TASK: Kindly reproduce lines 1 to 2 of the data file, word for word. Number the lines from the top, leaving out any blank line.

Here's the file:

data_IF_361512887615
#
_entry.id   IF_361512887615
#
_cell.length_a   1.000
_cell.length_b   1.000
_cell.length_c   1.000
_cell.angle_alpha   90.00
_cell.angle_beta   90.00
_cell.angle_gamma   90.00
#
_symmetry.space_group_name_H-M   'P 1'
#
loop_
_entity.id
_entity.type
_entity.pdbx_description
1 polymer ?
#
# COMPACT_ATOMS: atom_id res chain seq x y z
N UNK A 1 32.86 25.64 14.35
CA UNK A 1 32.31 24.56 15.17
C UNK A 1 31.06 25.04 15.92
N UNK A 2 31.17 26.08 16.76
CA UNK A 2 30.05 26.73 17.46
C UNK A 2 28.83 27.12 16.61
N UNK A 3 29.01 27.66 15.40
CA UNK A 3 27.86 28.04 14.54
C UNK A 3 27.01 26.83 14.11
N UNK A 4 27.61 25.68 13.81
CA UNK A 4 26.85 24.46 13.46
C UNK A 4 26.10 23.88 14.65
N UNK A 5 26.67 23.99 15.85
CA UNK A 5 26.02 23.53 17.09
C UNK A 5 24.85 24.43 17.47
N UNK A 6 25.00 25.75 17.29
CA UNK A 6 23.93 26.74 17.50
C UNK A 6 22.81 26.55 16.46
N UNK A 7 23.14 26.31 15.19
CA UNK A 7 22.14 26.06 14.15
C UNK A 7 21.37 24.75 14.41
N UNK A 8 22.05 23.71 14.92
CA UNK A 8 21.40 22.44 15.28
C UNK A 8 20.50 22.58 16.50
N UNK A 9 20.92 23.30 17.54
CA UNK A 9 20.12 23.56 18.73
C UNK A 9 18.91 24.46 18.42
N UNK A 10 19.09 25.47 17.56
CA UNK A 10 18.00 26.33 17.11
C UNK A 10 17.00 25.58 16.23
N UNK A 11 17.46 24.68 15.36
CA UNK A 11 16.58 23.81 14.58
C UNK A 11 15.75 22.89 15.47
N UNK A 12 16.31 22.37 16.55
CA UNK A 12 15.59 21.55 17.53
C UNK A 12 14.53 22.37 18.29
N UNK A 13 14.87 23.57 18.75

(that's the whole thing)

data_IF_361512887615
#